Everett True is moving back to Australia. So enclosed with this week’s column, the venerable music mensch writes, “Everything’s gone from our house, pretty much, bar this computer—and our internet provider cut us off last week, against our instructions. Borrowing a neighbour’s right now.” So for once, give thanks for what you take for granted: a weekly column from Mr. Everett True, “roving ambassador” of Plan B Magazine, a title dedicated to writing about music (and media) with barely a nod towards demographics, a man who writes about music even when he has none. Or something. — The SOC mint-pillowing maid
Slow Down Tallahassee: name sponsored by assisted living.
THIS WEEK: Power-pop’s not dead
Remember, a couple of weeks ago I promised to write about a variety of exotic artists —ranging from the latest Bedroom Community practitioner to bedroom music from Tasmania so something I’m not sure I even listened to (Paper Bird)? Well, guess what? I diligently put aside all the relevant information and music, only for it to disappear in the madness of shipping. Damn. It’s cold here without our bookcases, and with but a Hoover to wield.
So wait. So what? I still have the memory of the sweet, churning, Costello-style Sixties pop of Slow Down Tallahassee’s debut album The Beautiful Light to sustain me through these bleak hours of no man’s time: the way the three female voices congeal in controlled harmonious splendour, the poignancy of their songs railing against rain ruining hairdos amid Spector-esque drumbeats…
For a brief, forgotten moment back in 1978, there was this wonderful sound called power-pop, quickly overwhelmed by punk’s vociferousness – slightly edgy bands schooled in the post-Beatles chug of Nick Lowe and (early) Cheap Trick. Yes, I’m talking The Records, The Freshies, The Boys…or if you want it more obvious, what followed later: Dolly Mixture, The Tourists (whom, despite the presence of the horrendously overstated Annie Lennox, were really alright), The Photos, The Mo-dettes.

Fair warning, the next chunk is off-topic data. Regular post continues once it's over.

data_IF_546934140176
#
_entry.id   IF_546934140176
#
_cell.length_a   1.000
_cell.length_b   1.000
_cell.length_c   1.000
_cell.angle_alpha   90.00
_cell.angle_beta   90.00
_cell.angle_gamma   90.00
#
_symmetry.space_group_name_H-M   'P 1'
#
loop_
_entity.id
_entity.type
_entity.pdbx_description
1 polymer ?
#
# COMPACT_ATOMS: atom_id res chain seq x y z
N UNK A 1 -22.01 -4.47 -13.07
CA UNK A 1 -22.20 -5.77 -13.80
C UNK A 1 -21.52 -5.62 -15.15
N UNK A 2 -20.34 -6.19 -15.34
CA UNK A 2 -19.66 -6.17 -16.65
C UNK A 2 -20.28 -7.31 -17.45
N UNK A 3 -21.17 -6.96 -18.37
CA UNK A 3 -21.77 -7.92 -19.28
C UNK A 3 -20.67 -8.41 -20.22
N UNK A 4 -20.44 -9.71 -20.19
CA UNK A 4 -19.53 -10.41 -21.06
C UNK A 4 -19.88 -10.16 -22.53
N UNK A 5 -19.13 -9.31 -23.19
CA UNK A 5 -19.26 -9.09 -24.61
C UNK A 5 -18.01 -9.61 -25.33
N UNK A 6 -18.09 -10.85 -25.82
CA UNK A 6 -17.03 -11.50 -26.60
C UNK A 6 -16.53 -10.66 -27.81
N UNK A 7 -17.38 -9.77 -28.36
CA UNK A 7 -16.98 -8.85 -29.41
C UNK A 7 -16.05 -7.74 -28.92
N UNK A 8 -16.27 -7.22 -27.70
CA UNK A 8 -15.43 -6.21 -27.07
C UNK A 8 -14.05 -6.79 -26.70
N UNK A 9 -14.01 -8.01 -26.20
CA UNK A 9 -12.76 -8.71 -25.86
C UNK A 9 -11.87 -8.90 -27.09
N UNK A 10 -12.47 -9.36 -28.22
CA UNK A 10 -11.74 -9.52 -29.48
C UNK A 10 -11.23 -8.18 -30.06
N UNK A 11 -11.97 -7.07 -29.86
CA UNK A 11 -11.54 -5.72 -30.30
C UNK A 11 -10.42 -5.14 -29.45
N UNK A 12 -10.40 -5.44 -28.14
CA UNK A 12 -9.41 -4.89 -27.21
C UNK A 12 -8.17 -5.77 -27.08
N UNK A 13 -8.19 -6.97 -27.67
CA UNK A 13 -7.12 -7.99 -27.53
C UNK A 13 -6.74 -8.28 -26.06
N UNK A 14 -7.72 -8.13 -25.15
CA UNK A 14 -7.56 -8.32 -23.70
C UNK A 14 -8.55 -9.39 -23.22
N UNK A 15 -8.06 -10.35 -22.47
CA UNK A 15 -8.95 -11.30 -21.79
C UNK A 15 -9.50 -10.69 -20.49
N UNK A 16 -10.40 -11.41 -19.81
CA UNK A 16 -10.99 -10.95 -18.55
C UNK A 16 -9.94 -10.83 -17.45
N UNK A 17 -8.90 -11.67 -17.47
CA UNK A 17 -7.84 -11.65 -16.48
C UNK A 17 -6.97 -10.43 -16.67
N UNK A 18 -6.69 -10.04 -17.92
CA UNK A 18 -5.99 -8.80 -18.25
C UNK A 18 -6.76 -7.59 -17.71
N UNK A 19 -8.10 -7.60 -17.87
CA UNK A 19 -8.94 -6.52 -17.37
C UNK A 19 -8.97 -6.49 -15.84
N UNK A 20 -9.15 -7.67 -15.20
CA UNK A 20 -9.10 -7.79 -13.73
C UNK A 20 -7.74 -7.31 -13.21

Slow Down Tallahassee—my radio sweethearts from Sheffield, England, remember?— have at least three songs the standard of their own first demo “So Much For Love”, and that’s three songs way more than most bands possess, but if you feel the need for more parallels then, at a pinch…Seattle’s bounce-laden Visqueen, Edinburgh mid-Eighties band The Fizzbombs (without the fuzz pedals), The Judds (without the twang), The Go-Go’s (of course), Jesse Garon & The Desperados (a name I try to throw in at least once a month), Clive Pig…um. I miss power-pop, always have done, always will do—“Starry Eyes” anyone, for the most underrated song of the Seventies?—but Slow Down Tallahassee help to ease the pain.
Every chord is minor, every trauma is epic and teenage, every heart is heavenly, every walk is rain-splattered, every street is paved with heartache. (Power-pop wasn’t all chirpy-chirpy-cheapness, you know.) And that’s the way I like it.
And wait! I’ve just remembered. What have I been doing the past three months if not turning my entire CD collection into MP3s? 76,878 songs and counting…Quick, where’s the iTunes?
Ah, here it is. I can happily report that on Cryptozoology, Paper Bird happily imitates tumbling Japanese waterfalls and plaintive childish games utilising rudimentary electronic, a soft acoustic and wood-blocks: and charms, quite unnecessarily. Her voice reminds me a little of Jane Siberry (but there again, everything reminds me a little of Jane Siberry, especially if I owned a dog), and every note lingers. We’re talking typewriters and recorders, and pianos recorded on 4-track. And that’s the way I like it, uh-huh.
What I cannot do, however—because my bastard Internet suppliers Tiscali cut me off two weeks early—is to report on the country of origin, or indeed nationality of the winsome, wastrel Paper Bird. I’d say Swedish at a push, but I’m probably wrong.
I usually am.